I have memory of $k$ elements that you can imagine being represented by an array. One by one, the array receives a value corresponding to the time index, for example at $t=1$ the value will be $1$. At some point ($t=k+1$) the array will be full and we must choose a value inside the array to replace with the new one. The objective is to find an algorithm that outputs a uniform subset of $k$ elements. For example, with $k=2$ and $t=3$ it will output with uniform probability one of the following: $\{1,2\}$, $\{1,3\}$ or $\{2,3\}$. One possible algorithm is the following:

  1. create array of $k$ elements
  2. FOR $t=1,.\ldots,T$:
  3. if array is not full insert an empty space
  4. receive an input
  5. discard the input with probability $1 - k/t$
  6. else insert the input at a uniform location
  7. END FOR
  8. return array

It's easy to implement such a program and convince yourself that this is indeed a solution to the problem but how do I demonstrate it? Essentially I need to demonstrate that each subset has probability $1/\binom tk$ to be the result at the end (that's because $\binom tk$ is the number of possible subsets of $k$ elements at time $t$).


1 Answer 1


The proof is by induction. The base case $t = k$ is clear. Suppose that the claim is true at some time $t$. We will prove it for time $t+1$.

Let the first $t+1$ elements be $x_1,\ldots,x_{t+1}$. By the induction hypothesis, at time $t$ each of the $\binom{t}{k}$ possible $k$-subsets of $x_1,\ldots,x_t$ is found in the array with equal probability. The probability that at step $t+1$ the array remains the same is $1-k/(t+1)$, hence each of the $k$-subsets of $x_1,\ldots,x_t$ appears at time $t+1$ with probability $$ \frac{t+1-k}{t+1} \frac{1}{\binom{t}{k}} = \frac{1}{\binom{t+1}{k}}. $$ Now consider some $k$-subset $S$ of $x_1,\ldots,x_{t+1}$ that contains $x_{t+1}$. For this set to be appear at time $t+1$, the following two events need to happen: at time $t$, the array consisted of $S \setminus \{x_{t+1}\}$ together with one of the $t-(k-1)$ remaining elements; and at time $t+1$, this element was replaced by $x_{t+1}$. In total, the probability is $$ \frac{k}{t+1} \cdot \frac{1}{k} \cdot \frac{t-k+1}{\binom{t}{k}} = \frac{1}{\binom{t+1}{k}}. $$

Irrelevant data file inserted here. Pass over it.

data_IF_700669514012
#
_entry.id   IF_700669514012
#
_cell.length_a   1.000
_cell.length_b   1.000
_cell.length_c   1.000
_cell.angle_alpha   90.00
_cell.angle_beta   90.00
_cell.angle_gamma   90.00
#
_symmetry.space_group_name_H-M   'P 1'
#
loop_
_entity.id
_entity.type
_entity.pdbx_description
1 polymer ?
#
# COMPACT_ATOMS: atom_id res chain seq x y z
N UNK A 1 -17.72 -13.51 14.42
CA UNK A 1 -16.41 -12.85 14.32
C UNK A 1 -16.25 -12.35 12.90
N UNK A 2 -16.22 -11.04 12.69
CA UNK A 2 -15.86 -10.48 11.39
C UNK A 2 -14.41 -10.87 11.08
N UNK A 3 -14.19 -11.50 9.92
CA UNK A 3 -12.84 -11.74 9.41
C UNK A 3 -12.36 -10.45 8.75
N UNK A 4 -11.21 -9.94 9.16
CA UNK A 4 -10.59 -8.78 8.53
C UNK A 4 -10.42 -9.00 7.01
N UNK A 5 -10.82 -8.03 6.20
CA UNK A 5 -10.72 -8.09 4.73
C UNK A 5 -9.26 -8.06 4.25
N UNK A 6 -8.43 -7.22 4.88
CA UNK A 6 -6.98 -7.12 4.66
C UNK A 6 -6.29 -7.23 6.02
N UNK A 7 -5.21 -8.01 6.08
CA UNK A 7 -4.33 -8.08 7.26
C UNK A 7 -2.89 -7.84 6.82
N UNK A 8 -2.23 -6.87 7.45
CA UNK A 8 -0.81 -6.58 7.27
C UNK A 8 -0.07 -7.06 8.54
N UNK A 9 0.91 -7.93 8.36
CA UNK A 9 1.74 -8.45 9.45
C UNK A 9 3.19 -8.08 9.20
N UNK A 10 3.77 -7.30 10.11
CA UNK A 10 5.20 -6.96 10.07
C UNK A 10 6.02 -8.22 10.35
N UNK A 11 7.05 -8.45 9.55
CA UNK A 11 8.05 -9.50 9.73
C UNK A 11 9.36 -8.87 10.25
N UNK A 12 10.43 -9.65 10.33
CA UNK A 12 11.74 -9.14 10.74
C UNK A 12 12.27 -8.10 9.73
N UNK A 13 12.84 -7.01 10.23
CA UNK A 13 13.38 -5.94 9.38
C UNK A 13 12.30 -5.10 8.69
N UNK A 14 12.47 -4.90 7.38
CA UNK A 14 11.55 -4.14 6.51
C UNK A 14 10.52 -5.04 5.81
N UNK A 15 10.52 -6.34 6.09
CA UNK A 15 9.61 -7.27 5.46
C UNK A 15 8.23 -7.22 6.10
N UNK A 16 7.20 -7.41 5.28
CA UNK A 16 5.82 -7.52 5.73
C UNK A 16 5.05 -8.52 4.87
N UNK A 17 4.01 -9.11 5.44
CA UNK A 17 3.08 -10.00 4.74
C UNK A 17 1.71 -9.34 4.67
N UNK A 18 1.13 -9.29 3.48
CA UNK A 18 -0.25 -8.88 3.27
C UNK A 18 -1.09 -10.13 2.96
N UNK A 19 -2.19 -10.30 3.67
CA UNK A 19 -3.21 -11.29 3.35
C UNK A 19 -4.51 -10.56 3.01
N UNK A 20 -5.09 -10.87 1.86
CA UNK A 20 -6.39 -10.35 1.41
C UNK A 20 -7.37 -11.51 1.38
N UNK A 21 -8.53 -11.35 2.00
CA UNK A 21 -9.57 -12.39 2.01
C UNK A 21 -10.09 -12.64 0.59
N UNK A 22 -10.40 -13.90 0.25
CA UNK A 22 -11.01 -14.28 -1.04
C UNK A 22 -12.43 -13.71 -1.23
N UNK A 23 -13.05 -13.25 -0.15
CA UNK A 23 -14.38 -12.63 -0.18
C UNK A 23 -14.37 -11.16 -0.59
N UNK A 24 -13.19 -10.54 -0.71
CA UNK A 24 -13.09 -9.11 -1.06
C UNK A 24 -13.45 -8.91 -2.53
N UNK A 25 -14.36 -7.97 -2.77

Your Answer

By clicking “Post Your Answer”, you agree to our terms of service and acknowledge that you have read and understand our privacy policy and code of conduct.

Not the answer you're looking for? Browse other questions tagged or ask your own question.